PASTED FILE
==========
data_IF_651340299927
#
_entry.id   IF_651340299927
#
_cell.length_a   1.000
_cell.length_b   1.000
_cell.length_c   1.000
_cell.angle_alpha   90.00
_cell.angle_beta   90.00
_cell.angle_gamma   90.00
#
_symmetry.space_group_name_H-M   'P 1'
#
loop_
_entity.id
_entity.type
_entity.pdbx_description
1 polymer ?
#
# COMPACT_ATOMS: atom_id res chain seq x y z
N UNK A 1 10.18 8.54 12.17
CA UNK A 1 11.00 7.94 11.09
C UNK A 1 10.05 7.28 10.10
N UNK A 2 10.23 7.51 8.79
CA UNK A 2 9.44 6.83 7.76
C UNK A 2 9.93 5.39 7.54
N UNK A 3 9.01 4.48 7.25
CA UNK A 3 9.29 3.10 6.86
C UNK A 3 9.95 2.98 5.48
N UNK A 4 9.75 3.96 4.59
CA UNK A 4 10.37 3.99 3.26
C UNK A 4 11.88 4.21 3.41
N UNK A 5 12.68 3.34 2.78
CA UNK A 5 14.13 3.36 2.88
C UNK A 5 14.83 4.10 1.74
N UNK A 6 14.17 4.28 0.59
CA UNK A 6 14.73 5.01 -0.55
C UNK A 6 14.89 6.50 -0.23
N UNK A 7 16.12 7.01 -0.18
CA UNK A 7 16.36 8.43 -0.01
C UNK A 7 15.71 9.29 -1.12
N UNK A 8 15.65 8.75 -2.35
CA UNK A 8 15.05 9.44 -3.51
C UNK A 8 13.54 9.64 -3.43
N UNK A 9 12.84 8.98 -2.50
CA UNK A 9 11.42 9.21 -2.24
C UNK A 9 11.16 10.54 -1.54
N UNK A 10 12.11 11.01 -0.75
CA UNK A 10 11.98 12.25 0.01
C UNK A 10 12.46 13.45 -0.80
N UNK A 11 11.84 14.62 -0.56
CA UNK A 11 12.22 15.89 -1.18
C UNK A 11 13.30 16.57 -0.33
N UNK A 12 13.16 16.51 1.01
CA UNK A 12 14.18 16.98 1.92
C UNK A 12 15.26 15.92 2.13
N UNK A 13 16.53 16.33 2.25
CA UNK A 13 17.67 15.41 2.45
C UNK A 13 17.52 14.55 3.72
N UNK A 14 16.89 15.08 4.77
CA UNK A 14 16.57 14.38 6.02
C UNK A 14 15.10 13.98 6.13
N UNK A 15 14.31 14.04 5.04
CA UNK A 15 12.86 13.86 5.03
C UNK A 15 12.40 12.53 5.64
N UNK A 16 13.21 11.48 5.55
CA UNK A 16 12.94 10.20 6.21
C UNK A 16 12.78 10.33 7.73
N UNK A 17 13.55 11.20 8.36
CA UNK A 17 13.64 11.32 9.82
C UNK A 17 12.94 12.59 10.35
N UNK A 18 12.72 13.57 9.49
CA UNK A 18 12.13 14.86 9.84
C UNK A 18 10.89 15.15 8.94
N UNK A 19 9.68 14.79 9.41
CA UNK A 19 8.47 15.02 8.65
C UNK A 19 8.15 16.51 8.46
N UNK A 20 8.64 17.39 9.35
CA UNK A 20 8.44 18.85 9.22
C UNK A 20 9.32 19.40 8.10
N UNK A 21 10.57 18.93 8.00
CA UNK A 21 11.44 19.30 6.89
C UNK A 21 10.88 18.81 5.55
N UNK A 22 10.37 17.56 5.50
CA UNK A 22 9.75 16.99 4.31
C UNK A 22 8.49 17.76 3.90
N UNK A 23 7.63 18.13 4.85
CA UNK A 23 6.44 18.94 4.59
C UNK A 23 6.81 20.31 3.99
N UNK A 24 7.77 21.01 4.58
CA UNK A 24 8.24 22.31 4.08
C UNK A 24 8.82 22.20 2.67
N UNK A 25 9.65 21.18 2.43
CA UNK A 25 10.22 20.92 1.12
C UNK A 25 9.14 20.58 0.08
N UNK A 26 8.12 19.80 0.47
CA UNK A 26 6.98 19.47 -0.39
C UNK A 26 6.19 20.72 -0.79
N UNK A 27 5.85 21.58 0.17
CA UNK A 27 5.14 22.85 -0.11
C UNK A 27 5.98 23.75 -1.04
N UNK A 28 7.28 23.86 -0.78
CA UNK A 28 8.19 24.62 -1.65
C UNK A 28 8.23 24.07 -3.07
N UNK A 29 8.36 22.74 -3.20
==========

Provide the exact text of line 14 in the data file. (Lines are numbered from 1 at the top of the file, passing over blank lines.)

loop_